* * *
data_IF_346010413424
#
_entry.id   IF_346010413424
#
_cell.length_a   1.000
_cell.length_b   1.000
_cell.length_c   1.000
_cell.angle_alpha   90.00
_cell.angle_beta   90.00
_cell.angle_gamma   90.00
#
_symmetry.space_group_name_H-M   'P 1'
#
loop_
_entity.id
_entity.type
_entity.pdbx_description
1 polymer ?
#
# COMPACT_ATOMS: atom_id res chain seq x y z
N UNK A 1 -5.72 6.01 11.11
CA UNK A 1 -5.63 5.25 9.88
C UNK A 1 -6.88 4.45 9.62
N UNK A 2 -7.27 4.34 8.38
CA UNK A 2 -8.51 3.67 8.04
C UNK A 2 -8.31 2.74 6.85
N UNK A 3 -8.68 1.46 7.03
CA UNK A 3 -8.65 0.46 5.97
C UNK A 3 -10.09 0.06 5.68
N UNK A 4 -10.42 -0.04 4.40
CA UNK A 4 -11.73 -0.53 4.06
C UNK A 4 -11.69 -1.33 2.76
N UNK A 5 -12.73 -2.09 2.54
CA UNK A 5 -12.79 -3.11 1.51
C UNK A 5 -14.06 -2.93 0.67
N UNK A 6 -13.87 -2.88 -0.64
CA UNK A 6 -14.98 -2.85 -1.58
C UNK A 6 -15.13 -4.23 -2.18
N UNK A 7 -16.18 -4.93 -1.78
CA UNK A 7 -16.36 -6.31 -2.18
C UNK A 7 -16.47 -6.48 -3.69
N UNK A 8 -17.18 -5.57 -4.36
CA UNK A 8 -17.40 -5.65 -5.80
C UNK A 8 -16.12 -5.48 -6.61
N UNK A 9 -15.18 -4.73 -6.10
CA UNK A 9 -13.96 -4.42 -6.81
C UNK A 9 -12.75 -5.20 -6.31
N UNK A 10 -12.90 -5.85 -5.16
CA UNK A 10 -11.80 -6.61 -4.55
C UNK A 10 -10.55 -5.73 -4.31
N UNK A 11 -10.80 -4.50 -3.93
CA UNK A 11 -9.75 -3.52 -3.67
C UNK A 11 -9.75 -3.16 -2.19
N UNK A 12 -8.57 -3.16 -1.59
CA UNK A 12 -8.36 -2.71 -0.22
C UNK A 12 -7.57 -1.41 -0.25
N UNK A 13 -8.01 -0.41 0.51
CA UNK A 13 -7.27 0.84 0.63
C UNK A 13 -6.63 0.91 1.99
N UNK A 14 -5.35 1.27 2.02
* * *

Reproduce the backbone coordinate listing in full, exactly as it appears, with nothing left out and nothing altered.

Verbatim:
data_IF_346010413424
#
_entry.id   IF_346010413424
#
_cell.length_a   1.000
_cell.length_b   1.000
_cell.length_c   1.000
_cell.angle_alpha   90.00
_cell.angle_beta   90.00
_cell.angle_gamma   90.00
#
_symmetry.space_group_name_H-M   'P 1'
#
loop_
_entity.id
_entity.type
_entity.pdbx_description
1 polymer ?
#
# COMPACT_ATOMS: atom_id res chain seq x y z
N UNK A 1 -5.72 6.01 11.11
CA UNK A 1 -5.63 5.25 9.88
C UNK A 1 -6.88 4.45 9.62
N UNK A 2 -7.27 4.34 8.38
CA UNK A 2 -8.51 3.67 8.04
C UNK A 2 -8.31 2.74 6.85
N UNK A 3 -8.68 1.46 7.03
CA UNK A 3 -8.65 0.46 5.97
C UNK A 3 -10.09 0.06 5.68
N UNK A 4 -10.42 -0.04 4.40
CA UNK A 4 -11.73 -0.53 4.06
C UNK A 4 -11.69 -1.33 2.76
N UNK A 5 -12.73 -2.09 2.54
CA UNK A 5 -12.79 -3.11 1.51
C UNK A 5 -14.06 -2.93 0.67
N UNK A 6 -13.87 -2.88 -0.64
CA UNK A 6 -14.98 -2.85 -1.58
C UNK A 6 -15.13 -4.23 -2.18
N UNK A 7 -16.18 -4.93 -1.78
CA UNK A 7 -16.36 -6.31 -2.18
C UNK A 7 -16.47 -6.48 -3.69
N UNK A 8 -17.18 -5.57 -4.36
CA UNK A 8 -17.40 -5.65 -5.80
C UNK A 8 -16.12 -5.48 -6.61
N UNK A 9 -15.18 -4.73 -6.10
CA UNK A 9 -13.96 -4.42 -6.81
C UNK A 9 -12.75 -5.20 -6.31
N UNK A 10 -12.90 -5.85 -5.16
CA UNK A 10 -11.80 -6.61 -4.55
C UNK A 10 -10.55 -5.73 -4.31
N UNK A 11 -10.80 -4.50 -3.93
CA UNK A 11 -9.75 -3.52 -3.67
C UNK A 11 -9.75 -3.16 -2.19
N UNK A 12 -8.57 -3.16 -1.59
CA UNK A 12 -8.36 -2.71 -0.22
C UNK A 12 -7.57 -1.41 -0.25
N UNK A 13 -8.01 -0.41 0.51
CA UNK A 13 -7.27 0.84 0.63
C UNK A 13 -6.63 0.91 1.99
N UNK A 14 -5.35 1.27 2.02